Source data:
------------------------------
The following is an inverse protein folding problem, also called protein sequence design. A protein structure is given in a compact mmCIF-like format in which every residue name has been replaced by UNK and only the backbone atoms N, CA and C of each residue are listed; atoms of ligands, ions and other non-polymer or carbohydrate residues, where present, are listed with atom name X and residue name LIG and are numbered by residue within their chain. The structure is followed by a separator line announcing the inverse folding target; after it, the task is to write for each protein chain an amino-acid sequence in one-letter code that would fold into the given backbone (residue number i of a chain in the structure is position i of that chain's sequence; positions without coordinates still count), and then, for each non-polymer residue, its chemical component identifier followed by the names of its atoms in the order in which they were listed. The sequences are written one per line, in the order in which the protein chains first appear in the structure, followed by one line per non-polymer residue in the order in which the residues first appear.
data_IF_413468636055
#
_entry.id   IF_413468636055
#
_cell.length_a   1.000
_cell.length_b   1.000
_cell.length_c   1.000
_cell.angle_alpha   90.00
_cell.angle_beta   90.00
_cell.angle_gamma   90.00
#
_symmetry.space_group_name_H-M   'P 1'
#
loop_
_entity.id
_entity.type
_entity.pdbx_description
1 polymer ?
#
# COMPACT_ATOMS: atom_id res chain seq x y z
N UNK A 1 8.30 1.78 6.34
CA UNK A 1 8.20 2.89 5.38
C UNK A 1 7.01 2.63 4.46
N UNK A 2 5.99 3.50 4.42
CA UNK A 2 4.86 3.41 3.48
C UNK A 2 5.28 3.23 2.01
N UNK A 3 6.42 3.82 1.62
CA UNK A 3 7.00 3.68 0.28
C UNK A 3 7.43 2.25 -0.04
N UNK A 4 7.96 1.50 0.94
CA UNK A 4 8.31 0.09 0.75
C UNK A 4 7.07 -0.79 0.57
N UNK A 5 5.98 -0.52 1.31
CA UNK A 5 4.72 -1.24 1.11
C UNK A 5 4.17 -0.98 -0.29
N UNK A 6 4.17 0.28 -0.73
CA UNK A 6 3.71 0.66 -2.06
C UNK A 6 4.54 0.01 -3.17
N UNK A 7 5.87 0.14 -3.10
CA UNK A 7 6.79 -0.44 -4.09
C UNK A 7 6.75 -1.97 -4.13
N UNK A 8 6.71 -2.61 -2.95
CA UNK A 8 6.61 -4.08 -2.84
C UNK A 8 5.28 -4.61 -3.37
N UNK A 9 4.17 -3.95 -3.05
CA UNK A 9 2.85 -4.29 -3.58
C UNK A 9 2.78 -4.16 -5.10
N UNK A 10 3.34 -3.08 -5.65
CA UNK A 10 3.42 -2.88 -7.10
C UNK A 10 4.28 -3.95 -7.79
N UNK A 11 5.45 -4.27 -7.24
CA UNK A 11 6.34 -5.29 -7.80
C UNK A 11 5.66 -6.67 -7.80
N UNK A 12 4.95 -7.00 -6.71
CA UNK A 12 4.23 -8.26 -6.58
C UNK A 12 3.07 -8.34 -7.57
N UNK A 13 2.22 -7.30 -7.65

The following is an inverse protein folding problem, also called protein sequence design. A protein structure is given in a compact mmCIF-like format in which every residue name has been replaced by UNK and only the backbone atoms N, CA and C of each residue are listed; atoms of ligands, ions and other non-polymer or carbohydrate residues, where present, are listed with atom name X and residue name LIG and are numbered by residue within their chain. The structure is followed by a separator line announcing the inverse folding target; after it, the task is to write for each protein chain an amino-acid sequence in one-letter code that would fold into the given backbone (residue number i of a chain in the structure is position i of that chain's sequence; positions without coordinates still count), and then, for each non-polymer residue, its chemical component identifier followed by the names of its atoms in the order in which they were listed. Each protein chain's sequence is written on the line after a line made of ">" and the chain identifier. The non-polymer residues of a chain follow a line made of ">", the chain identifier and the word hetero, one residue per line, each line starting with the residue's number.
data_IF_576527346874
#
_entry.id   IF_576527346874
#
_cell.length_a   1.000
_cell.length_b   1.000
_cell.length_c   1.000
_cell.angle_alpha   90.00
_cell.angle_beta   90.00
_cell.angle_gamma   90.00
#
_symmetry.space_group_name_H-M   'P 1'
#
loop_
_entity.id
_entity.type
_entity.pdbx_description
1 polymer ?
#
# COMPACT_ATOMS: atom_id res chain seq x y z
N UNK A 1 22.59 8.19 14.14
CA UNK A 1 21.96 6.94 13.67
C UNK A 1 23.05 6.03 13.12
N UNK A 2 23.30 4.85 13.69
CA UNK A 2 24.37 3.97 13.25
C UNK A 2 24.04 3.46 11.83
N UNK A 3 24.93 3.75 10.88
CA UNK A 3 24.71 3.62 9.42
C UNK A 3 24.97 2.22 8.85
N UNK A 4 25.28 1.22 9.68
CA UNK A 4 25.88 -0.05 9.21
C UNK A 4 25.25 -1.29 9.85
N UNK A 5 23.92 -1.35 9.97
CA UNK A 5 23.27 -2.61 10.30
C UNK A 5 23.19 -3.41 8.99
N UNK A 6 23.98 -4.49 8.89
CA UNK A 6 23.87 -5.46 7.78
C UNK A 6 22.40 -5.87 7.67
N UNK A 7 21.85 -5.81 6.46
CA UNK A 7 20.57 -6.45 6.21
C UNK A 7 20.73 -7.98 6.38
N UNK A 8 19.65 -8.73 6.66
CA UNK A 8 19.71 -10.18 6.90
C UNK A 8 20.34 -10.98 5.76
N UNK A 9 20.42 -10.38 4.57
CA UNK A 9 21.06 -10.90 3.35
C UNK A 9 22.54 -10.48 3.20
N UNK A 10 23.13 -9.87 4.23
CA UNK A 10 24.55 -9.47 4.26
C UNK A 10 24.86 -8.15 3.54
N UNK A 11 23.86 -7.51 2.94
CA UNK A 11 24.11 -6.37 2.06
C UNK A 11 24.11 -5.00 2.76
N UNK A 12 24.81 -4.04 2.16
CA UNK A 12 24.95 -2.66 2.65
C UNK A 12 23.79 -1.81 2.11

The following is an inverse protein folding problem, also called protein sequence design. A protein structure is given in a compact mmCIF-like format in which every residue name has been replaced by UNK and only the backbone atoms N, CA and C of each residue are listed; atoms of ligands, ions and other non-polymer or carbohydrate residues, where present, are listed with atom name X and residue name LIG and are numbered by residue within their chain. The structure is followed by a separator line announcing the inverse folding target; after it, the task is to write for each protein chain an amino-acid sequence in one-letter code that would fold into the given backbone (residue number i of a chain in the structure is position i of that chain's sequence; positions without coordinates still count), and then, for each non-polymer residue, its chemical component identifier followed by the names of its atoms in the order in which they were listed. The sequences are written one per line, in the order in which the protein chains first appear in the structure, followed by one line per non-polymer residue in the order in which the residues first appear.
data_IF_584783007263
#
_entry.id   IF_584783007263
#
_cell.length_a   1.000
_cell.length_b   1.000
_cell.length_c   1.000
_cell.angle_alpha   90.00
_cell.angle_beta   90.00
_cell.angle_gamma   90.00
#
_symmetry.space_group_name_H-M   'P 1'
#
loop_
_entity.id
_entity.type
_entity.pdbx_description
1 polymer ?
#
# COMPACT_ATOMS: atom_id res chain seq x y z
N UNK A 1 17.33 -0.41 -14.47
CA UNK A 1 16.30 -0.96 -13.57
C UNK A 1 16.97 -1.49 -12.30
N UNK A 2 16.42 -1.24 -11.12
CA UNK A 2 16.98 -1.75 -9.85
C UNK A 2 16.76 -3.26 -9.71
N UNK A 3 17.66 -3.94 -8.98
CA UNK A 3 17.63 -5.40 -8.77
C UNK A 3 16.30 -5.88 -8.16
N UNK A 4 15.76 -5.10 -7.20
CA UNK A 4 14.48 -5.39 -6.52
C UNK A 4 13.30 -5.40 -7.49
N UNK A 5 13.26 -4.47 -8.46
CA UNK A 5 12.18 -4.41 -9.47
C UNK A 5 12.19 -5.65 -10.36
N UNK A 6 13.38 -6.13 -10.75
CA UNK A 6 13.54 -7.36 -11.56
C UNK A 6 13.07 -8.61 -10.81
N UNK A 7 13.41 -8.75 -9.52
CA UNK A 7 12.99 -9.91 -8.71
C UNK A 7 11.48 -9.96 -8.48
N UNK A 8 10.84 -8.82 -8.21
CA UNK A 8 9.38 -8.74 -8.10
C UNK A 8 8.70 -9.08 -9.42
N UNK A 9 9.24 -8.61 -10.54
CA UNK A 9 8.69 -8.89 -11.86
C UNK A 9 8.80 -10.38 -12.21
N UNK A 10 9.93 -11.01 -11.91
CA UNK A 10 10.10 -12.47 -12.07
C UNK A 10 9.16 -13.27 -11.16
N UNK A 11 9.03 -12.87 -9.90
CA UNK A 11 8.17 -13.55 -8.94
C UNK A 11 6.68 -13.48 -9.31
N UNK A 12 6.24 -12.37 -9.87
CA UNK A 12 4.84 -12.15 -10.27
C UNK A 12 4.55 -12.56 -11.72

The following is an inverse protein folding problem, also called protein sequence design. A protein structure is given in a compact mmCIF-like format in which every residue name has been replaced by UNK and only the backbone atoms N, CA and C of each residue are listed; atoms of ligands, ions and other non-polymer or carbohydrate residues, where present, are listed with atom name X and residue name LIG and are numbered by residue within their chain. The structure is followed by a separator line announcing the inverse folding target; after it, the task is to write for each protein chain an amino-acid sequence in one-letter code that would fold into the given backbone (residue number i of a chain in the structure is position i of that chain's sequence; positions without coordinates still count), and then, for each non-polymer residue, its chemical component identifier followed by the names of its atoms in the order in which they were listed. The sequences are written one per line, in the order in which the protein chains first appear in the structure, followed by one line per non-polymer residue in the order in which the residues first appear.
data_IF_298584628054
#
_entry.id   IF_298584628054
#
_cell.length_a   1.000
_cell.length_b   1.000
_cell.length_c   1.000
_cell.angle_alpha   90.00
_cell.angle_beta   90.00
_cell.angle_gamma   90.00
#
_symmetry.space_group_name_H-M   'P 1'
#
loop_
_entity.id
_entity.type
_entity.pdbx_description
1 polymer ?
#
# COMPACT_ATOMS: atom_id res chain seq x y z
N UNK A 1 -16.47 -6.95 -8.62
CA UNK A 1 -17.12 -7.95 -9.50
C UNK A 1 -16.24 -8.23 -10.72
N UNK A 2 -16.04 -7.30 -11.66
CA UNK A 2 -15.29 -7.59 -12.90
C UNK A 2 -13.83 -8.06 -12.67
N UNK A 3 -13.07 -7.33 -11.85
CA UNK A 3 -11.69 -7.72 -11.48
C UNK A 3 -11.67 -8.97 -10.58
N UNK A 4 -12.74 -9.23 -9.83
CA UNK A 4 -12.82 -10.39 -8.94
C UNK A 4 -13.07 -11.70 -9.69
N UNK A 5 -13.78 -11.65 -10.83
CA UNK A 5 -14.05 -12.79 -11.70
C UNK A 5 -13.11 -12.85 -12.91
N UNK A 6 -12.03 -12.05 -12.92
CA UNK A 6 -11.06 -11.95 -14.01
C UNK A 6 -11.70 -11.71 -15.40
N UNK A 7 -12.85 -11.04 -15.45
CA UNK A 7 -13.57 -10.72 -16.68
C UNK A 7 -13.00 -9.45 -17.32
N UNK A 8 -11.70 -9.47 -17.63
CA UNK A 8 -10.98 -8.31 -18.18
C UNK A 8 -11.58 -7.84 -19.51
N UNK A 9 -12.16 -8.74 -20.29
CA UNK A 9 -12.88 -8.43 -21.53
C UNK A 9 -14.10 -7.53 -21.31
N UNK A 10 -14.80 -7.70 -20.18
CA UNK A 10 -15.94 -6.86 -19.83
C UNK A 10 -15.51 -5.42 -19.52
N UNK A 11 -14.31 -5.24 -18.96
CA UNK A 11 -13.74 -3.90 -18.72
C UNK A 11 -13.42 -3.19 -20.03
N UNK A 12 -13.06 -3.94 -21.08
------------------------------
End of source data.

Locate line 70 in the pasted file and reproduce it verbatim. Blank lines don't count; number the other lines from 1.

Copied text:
#